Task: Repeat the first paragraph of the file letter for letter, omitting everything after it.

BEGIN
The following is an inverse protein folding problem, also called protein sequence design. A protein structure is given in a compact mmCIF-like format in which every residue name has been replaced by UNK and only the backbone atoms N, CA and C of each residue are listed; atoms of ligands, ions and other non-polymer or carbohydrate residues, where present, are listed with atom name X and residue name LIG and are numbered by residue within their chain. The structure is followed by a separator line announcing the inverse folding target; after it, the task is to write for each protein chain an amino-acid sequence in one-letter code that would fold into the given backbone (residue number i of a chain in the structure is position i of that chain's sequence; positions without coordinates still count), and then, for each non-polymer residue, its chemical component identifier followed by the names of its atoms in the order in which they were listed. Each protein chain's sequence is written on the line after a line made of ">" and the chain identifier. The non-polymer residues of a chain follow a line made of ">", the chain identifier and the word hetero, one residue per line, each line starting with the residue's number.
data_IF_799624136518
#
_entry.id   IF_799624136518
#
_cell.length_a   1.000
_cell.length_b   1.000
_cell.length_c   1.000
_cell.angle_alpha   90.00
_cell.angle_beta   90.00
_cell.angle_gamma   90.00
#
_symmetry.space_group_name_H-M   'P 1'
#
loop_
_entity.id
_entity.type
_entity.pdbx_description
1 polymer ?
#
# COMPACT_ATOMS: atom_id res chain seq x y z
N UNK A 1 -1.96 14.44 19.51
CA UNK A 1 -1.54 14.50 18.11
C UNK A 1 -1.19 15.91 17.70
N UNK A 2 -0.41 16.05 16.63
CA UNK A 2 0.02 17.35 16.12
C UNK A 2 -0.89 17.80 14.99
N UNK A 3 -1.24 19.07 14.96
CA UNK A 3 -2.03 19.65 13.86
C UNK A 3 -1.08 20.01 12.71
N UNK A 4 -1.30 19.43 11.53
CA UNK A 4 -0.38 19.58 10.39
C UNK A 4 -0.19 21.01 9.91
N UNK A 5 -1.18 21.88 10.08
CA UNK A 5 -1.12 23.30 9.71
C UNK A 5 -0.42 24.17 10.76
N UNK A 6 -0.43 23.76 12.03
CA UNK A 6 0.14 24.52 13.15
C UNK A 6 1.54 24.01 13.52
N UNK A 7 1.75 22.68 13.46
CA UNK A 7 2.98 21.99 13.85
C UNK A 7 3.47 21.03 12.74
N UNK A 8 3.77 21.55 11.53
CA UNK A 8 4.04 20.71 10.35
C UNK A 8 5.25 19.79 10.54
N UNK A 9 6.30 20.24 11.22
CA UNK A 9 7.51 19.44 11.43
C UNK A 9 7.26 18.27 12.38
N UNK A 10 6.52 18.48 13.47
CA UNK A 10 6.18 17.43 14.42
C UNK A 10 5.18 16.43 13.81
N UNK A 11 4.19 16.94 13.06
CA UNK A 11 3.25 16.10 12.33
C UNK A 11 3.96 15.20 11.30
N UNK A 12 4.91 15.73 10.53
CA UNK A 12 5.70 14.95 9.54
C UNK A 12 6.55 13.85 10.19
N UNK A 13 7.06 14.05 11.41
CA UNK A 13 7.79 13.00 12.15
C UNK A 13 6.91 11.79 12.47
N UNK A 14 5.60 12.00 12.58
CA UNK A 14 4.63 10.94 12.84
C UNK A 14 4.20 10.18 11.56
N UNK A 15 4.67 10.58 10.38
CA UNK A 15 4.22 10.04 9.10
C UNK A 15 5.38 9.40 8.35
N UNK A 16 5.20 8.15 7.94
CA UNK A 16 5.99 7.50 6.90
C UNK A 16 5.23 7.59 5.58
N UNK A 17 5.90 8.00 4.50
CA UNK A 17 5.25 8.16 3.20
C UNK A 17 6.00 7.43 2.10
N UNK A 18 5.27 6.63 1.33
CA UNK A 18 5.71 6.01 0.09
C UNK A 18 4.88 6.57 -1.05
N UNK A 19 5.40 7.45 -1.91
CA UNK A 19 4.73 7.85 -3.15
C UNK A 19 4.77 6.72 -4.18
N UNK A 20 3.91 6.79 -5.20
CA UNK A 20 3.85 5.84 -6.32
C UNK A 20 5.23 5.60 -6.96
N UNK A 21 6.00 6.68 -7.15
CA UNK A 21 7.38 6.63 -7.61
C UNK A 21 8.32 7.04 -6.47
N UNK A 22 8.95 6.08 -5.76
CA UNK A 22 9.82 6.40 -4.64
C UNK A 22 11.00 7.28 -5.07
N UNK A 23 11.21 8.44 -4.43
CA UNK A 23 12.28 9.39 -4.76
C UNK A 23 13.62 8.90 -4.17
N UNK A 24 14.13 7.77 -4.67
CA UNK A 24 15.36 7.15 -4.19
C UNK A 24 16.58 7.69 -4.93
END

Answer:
The following is an inverse protein folding problem, also called protein sequence design. A protein structure is given in a compact mmCIF-like format in which every residue name has been replaced by UNK and only the backbone atoms N, CA and C of each residue are listed; atoms of ligands, ions and other non-polymer or carbohydrate residues, where present, are listed with atom name X and residue name LIG and are numbered by residue within their chain. The structure is followed by a separator line announcing the inverse folding target; after it, the task is to write for each protein chain an amino-acid sequence in one-letter code that would fold into the given backbone (residue number i of a chain in the structure is position i of that chain's sequence; positions without coordinates still count), and then, for each non-polymer residue, its chemical component identifier followed by the names of its atoms in the order in which they were listed. Each protein chain's sequence is written on the line after a line made of ">" and the chain identifier. The non-polymer residues of a chain follow a line made of ">", the chain identifier and the word hetero, one residue per line, each line starting with the residue's number.